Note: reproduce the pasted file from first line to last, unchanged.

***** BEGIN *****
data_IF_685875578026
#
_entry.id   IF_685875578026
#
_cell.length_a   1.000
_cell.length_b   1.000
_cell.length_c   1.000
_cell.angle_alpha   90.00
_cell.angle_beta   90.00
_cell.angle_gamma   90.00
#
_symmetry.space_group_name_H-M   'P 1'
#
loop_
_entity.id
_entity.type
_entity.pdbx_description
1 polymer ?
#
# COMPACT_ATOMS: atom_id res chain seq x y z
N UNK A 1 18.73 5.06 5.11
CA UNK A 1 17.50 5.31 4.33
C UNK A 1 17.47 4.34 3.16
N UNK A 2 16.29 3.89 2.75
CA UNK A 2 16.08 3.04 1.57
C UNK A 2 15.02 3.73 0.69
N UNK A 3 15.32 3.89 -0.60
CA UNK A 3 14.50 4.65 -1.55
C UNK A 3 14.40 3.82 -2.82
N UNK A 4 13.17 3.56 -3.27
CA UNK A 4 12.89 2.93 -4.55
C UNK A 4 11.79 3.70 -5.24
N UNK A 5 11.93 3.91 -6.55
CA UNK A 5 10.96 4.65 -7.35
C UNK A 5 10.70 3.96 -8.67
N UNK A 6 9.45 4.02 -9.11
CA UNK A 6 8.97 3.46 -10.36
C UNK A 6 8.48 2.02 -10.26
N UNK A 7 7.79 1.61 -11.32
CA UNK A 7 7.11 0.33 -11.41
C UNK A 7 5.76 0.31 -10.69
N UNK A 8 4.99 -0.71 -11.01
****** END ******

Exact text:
data_IF_685875578026
#
_entry.id   IF_685875578026
#
_cell.length_a   1.000
_cell.length_b   1.000
_cell.length_c   1.000
_cell.angle_alpha   90.00
_cell.angle_beta   90.00
_cell.angle_gamma   90.00
#
_symmetry.space_group_name_H-M   'P 1'
#
loop_
_entity.id
_entity.type
_entity.pdbx_description
1 polymer ?
#
# COMPACT_ATOMS: atom_id res chain seq x y z
N UNK A 1 18.73 5.06 5.11
CA UNK A 1 17.50 5.31 4.33
C UNK A 1 17.47 4.34 3.16
N UNK A 2 16.29 3.89 2.75
CA UNK A 2 16.08 3.04 1.57
C UNK A 2 15.02 3.73 0.69
N UNK A 3 15.32 3.89 -0.60
CA UNK A 3 14.50 4.65 -1.55
C UNK A 3 14.40 3.82 -2.82
N UNK A 4 13.17 3.56 -3.27
CA UNK A 4 12.89 2.93 -4.55
C UNK A 4 11.79 3.70 -5.24
N UNK A 5 11.93 3.91 -6.55
CA UNK A 5 10.96 4.65 -7.35
C UNK A 5 10.70 3.96 -8.67
N UNK A 6 9.45 4.02 -9.11
CA UNK A 6 8.97 3.46 -10.36
C UNK A 6 8.48 2.02 -10.26
N UNK A 7 7.79 1.61 -11.32
CA UNK A 7 7.11 0.33 -11.41
C UNK A 7 5.76 0.31 -10.69
N UNK A 8 4.99 -0.71 -11.01